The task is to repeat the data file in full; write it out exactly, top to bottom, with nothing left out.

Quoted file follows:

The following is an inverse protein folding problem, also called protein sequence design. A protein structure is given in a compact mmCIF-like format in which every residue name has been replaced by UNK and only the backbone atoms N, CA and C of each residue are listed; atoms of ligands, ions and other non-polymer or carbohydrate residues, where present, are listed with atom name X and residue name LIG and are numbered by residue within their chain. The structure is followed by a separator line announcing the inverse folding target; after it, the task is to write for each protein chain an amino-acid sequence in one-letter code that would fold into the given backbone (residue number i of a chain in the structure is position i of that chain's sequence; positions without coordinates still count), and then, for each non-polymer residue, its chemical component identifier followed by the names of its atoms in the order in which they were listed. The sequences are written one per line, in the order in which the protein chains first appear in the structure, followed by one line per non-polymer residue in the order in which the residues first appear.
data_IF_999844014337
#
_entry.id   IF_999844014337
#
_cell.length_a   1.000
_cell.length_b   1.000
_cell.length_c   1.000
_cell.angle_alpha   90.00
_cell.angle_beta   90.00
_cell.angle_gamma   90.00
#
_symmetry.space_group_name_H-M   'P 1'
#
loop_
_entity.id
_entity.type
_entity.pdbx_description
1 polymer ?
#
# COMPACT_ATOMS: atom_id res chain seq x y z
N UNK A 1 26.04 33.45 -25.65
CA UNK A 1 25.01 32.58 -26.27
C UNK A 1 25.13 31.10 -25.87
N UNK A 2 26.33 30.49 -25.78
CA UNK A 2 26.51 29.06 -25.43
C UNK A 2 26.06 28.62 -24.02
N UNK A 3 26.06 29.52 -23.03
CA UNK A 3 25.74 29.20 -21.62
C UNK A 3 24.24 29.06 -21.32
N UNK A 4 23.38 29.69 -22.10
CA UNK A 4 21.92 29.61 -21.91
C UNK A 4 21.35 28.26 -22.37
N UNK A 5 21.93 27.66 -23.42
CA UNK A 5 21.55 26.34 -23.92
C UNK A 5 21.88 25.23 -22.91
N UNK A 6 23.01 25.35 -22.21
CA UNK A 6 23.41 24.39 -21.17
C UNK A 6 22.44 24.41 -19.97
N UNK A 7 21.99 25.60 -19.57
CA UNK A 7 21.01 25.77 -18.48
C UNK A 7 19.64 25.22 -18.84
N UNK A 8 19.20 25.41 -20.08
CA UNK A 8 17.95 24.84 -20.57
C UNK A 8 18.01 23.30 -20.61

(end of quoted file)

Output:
The following is an inverse protein folding problem, also called protein sequence design. A protein structure is given in a compact mmCIF-like format in which every residue name has been replaced by UNK and only the backbone atoms N, CA and C of each residue are listed; atoms of ligands, ions and other non-polymer or carbohydrate residues, where present, are listed with atom name X and residue name LIG and are numbered by residue within their chain. The structure is followed by a separator line announcing the inverse folding target; after it, the task is to write for each protein chain an amino-acid sequence in one-letter code that would fold into the given backbone (residue number i of a chain in the structure is position i of that chain's sequence; positions without coordinates still count), and then, for each non-polymer residue, its chemical component identifier followed by the names of its atoms in the order in which they were listed. The sequences are written one per line, in the order in which the protein chains first appear in the structure, followed by one line per non-polymer residue in the order in which the residues first appear.
data_IF_999844014337
#
_entry.id   IF_999844014337
#
_cell.length_a   1.000
_cell.length_b   1.000
_cell.length_c   1.000
_cell.angle_alpha   90.00
_cell.angle_beta   90.00
_cell.angle_gamma   90.00
#
_symmetry.space_group_name_H-M   'P 1'
#
loop_
_entity.id
_entity.type
_entity.pdbx_description
1 polymer ?
#
# COMPACT_ATOMS: atom_id res chain seq x y z
N UNK A 1 26.04 33.45 -25.65
CA UNK A 1 25.01 32.58 -26.27
C UNK A 1 25.13 31.10 -25.87
N UNK A 2 26.33 30.49 -25.78
CA UNK A 2 26.51 29.06 -25.43
C UNK A 2 26.06 28.62 -24.02
N UNK A 3 26.06 29.52 -23.03
CA UNK A 3 25.74 29.20 -21.62
C UNK A 3 24.24 29.06 -21.32
N UNK A 4 23.38 29.69 -22.10
CA UNK A 4 21.92 29.61 -21.91
C UNK A 4 21.35 28.26 -22.37
N UNK A 5 21.93 27.66 -23.42
CA UNK A 5 21.55 26.34 -23.92
C UNK A 5 21.88 25.23 -22.91
N UNK A 6 23.01 25.35 -22.21
CA UNK A 6 23.41 24.39 -21.17
C UNK A 6 22.44 24.41 -19.97
N UNK A 7 21.99 25.60 -19.57
CA UNK A 7 21.01 25.77 -18.48
C UNK A 7 19.64 25.22 -18.84
N UNK A 8 19.20 25.41 -20.08
CA UNK A 8 17.95 24.84 -20.57
C UNK A 8 18.01 23.30 -20.61